What do I need to submit to get a building permit?
Different building projects have different requirements (for instance, a permit to build a single-family home requires far more extensive plans, fees, and inspections than a permit to re-roof a single-family home). Reviewing the main Building Page will provide a great introduction of this process. The County has informational pamphlets detailing the requirements for virtually every kind of building project. The best way for you to answer this question is to review the pamphlet for the project you have in mind. If that doesn't do it, call or ask the Building Inspection staff or submit a Preapplication Meeting Request form.
Once the criteria for a complete application have been reviewed the application will be converted into a Building Permit and an application fee of ($200) will be required. Permit fees vary depending on the type of permit. The Permit Coordinator can usually provide you with an estimate of the fees for your residential project. You should speak to the Building Official for a commercial project.
What are the requirements for plans? Must I have an architect prepare my plans?
Refer to our Plan Review Checklist included in each application. Your drawings must be legible and complete enough to describe accurately how you will accomplish the proposed work. When plans are required for a permit, they must be drawn to scale on 11” x 17” minimum or larger paper. For minor projects such as small decks, kitchen remodeling, bathroom remodeling, and even some small additions, you do not need an architect. However, if you are unfamiliar with drawing techniques, construction codes, symbols, or terminology, you should consider obtaining the services of a qualified draftsperson.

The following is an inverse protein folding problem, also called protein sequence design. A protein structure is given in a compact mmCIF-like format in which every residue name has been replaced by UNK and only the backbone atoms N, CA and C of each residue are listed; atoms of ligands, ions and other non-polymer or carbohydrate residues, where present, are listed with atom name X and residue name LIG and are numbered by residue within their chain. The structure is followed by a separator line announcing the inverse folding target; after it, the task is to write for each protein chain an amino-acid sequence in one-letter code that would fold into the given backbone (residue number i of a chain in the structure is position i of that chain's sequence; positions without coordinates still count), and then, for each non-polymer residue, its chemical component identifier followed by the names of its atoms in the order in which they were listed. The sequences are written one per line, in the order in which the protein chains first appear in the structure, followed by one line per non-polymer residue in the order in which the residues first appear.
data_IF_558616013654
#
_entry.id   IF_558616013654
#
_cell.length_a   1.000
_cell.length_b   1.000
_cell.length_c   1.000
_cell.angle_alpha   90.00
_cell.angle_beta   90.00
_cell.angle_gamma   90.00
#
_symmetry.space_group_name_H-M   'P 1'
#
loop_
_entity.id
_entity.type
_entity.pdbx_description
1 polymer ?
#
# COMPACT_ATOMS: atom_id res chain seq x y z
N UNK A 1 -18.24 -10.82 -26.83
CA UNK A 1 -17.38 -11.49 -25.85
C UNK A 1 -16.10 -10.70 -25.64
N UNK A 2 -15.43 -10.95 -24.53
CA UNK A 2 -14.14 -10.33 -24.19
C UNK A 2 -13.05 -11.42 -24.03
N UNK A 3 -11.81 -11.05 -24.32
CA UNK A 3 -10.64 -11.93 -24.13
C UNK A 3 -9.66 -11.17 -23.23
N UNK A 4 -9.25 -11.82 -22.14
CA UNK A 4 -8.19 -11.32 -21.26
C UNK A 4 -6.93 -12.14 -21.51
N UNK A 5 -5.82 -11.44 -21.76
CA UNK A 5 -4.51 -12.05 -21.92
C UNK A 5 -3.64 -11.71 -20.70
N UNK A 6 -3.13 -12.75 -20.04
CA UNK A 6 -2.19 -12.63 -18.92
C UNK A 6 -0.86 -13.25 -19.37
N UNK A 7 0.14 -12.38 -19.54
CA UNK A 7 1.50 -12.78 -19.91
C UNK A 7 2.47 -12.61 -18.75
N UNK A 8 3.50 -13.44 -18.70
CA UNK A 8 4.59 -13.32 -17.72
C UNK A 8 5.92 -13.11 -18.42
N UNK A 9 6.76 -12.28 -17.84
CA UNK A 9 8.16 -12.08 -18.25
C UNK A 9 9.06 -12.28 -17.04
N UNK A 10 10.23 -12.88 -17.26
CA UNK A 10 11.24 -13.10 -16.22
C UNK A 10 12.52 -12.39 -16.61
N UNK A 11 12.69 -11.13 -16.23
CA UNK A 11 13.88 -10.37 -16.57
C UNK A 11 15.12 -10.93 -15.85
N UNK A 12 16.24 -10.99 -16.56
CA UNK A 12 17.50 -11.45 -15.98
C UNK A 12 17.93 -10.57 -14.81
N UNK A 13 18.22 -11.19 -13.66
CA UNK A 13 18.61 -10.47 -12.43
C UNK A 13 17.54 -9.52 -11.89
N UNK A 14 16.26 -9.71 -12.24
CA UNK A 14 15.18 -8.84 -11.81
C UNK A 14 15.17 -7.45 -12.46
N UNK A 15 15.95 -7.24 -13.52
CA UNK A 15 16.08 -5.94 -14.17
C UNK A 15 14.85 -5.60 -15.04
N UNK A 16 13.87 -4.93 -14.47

The Community Development staff reviews your proposal which may include several other outside departments:
- Environmental Health (Septic)
- Public Works (Access, Addressing & Stormwater)
- Public Utilities
- State Agencies
- Federal Agencies
Once you have made any required changes and all departments have given their approvals, you will be sent an email regarding fees owed. Once your permit is paid in full you will receive “Review Construction Documents to Print” which must be at the project site location and a list of required inspections.
We review permits on a first-come, first-served basis. Upon submittal of a permit your application will undergo a preliminary review or screening process, which may take up to five business days, to identify anything incomplete according to the Plan Review Checklist and confirm application completeness. If for some reason while in the review process we find issues with documents you submitted, and you have to make changes and resubmit, you will go to the end of the line of the current submitted applications.
The length of time it takes to process a permit depends on the type of permit you are applying for and your property's location. If your property is within an area that is subject to certain discretionary planning permits, such as Critical Area Review, Wildlife Habitat, or similar planning permits, your processing time will increase. The volume of permits in process and the complexity of your project can also affect processing time.